Fukuyama Blogging: Part 5 ‘Conclusion’
Much delayed post on Fukuyama’s conclusion to The Origins of Political Order. I’ve had this post sat on my hard drive for over a month, but I wasn’t feeling the blogging vibe. Let’s have another go!
Having reached the French Revolution and the highest forms of political development through the emergence of the modern state, the rule of law and political accountability vol. 1 of Fukuyama’s The Origins of Political Order concludes. The entire history of politics from our primate ancestors up to the dawn of the modern world: done and dusted. Time to wrap up and look at what Fukuyama hopes we will take away from the book:
1) Modernisation not a general process, nor is political modernisation. Fukuyama’s goal is, in one sense, to rehabilitate modernisation theory and to make a case for the existence of an evolutionary ladder in political development. But at the same time he wants to reject the idea, promoted by classical social thinkers such as Weber, Durkheim and Marx, that all the components of modernisation are linked as part of a general process. Political modernisation inChina ran ahead even absent technological development. Nor is political modernisation a singular process, it can be decomposed into three aspects as I examined above. Fukuyama makes a strong case here, but as I argued in Part 4 its questionable whether he really succeeds in separating the ideas of accountability and the rule of law. The two seem pretty much intertwined empirically, even if they are conceptually distinct.
2) Ideas matter.Fukuyama seems quite irritated by perspectives which fail to acknowledge the independent weight of ideas in the evolution of human societies. He insists that it’s ‘a fool’s errand’ to attempt to make sense of the specifics of religion in terms of material circumstances, ideas ‘are turtles far down the stack that do not necessarily stand on the backs of turtles related to the economy or physical environment’. As a partisan of the opposite point of view, however, I wasn’t convinced thatFukuyama provides enough support for this thesis. In his account of political development it seems that it’s the way religious institutions are socially organised that really matters. This in fact fits in with an ‘organizational materialist’ perspective of scholars like Mann and Tilly very well. At other times,Fukuyama’s account acknowledges the direct material interests of religious actors. It’s pretty rare in the book that the actual substantive content of belief systems makes a big difference independently of other factors.
On the subject, I was slightly disappointed how rarely the idea of the ‘struggle for recognition’ comes up in the book.Fukuyamais a well known for his Hegelian view that the search for recognition – reciprocal acknowledgement by one’s peers – is the driving force in human history. Yet the idea only has a walk on part in this book, with the biological drive to favour friends and family doing the heavy lifting.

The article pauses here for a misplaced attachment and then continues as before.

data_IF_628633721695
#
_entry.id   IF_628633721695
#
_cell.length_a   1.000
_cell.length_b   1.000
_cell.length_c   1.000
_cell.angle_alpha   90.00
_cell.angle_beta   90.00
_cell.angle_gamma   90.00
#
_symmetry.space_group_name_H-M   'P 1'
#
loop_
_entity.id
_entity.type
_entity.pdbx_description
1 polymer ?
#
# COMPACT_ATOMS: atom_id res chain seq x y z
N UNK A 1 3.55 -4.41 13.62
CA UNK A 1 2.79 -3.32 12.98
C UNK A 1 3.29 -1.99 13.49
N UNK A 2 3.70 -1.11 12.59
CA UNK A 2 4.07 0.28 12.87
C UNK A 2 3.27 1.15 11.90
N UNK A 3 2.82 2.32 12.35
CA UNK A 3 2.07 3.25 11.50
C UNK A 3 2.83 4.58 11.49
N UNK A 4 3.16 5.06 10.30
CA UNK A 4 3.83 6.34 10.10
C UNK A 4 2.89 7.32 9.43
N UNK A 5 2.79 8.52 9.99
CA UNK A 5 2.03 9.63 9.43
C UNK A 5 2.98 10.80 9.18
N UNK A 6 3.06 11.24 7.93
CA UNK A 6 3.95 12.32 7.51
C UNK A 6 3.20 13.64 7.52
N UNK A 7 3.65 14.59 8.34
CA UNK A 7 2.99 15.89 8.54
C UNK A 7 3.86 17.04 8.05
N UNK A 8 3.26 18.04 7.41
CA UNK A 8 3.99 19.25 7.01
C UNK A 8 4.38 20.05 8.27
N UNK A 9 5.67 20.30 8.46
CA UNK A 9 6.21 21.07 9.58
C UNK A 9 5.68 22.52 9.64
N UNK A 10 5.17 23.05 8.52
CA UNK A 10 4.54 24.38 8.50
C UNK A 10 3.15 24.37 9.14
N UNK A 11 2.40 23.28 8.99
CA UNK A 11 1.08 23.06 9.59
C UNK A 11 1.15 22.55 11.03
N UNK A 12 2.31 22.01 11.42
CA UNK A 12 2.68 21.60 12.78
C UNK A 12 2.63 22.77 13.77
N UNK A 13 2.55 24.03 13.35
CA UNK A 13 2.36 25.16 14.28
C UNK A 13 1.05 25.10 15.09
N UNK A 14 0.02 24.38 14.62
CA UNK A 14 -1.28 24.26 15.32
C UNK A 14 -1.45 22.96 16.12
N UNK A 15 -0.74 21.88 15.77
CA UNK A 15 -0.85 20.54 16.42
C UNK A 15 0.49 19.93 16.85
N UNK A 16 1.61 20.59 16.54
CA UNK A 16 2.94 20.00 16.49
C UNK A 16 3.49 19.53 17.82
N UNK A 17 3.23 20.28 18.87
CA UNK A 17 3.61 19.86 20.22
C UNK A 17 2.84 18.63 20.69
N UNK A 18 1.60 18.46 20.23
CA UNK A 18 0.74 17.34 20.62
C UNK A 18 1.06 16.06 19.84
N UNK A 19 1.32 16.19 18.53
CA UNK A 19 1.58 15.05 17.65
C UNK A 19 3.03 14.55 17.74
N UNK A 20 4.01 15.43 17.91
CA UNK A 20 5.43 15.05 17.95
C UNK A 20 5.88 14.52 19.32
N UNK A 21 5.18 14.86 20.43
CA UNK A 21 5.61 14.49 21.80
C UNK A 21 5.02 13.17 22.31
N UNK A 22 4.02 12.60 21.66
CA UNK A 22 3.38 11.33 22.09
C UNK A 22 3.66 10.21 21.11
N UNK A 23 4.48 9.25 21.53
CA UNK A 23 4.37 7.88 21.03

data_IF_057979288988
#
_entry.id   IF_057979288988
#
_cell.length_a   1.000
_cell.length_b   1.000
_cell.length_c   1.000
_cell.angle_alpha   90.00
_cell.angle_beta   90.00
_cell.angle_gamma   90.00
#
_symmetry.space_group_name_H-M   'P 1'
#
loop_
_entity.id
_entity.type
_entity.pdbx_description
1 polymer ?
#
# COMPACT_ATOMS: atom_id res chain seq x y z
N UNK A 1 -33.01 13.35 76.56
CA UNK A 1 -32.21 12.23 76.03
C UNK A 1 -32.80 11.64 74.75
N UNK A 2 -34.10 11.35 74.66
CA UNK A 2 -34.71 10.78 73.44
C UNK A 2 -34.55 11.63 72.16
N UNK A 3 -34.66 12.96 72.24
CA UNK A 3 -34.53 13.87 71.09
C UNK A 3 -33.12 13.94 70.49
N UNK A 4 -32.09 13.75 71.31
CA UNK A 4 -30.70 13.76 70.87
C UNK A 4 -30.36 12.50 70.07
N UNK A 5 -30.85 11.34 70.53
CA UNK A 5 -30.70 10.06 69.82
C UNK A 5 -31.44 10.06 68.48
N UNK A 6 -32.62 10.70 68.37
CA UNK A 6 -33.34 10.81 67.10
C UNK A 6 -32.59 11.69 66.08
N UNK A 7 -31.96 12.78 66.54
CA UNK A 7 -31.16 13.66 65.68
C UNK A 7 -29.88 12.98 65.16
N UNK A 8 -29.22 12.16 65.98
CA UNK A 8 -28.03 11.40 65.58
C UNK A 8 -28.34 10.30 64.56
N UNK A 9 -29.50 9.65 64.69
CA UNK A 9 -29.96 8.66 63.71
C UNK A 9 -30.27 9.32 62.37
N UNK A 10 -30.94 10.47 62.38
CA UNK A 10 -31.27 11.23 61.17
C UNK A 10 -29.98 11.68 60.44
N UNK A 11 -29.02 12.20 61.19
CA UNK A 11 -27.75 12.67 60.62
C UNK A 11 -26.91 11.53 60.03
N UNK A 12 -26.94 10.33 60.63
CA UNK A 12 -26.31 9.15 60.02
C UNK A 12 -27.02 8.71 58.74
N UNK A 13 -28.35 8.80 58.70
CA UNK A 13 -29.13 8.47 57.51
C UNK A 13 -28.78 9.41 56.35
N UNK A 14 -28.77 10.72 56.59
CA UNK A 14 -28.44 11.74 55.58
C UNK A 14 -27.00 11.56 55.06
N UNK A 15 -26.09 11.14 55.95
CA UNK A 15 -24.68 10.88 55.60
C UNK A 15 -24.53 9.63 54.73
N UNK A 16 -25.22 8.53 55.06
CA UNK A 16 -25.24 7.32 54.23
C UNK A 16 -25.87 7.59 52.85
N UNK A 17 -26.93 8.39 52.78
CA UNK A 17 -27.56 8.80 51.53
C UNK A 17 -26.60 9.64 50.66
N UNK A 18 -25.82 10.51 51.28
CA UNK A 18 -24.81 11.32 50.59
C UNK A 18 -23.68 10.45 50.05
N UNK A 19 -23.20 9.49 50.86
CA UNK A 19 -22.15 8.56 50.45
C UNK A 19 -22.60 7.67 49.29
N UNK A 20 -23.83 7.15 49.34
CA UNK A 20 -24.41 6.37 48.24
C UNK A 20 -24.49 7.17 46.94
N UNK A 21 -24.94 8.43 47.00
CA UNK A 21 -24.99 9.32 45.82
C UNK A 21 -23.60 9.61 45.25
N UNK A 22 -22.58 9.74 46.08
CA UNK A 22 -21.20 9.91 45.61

3) Violence plays a central role in political development. Following the well known arguments of Hintze, Tilly and others in IR such as Spruyt and Ayoob, Fukuyama places a lot of weight on conflict as a driver of the rise of the state and of political accountability (but not the rule of law as far as I can tell). Violence has a Darwinian function in generating selective pressure amongst political units and generating one of the few impetuses to overcome vested interests (see #7).
Okay, sure, fine. This is a well-established thesis that has been the subject of extensive debate. But it’s worth noting that there are other kinds of competition, for migrants, political supporters, allies and for mobile capital (the latter examined by Arrighi and Silver in the context of early modern Europe), many of which probably drove political development as well.
4) Property rights aren’t everything – oh and Mancur Olson was wrong. Fukuyama spends a lot of time criticizing economists and political scientists who think that everything turns on robust property rights and that all strong states are predators who bury commercial activity with onerous taxes. The story is much more complex than the account inspired by political economists such as Olson, he insists.
Here there’s not much to disagree with, the property rights uber alles brigade are pretty wearying. But it is worth noting that very often the people that Fukuyama bothers to engage with are all from the conservative side of academic debate, making specific mention of the specifics of arguments by neo-liberals and even neo-conservatives. In one sense, these are probably the people who Fukuyama debates with and is addressing in the book. But it’s notable that, although he often criticises Marx, he doesn’t actually engage with modern scholars influenced by Marx such as GA Cohen or Hobsbawm. There’s some irony in this deployment of straw-man Marxism, as contemporary Marxists such as Brenner and the IR theorist Teschke have made arguments which are of a similar format to Fukuyama’s, stressing the specifics of different systems of property rights and the relations between classes in explaining how capitalism originated in England.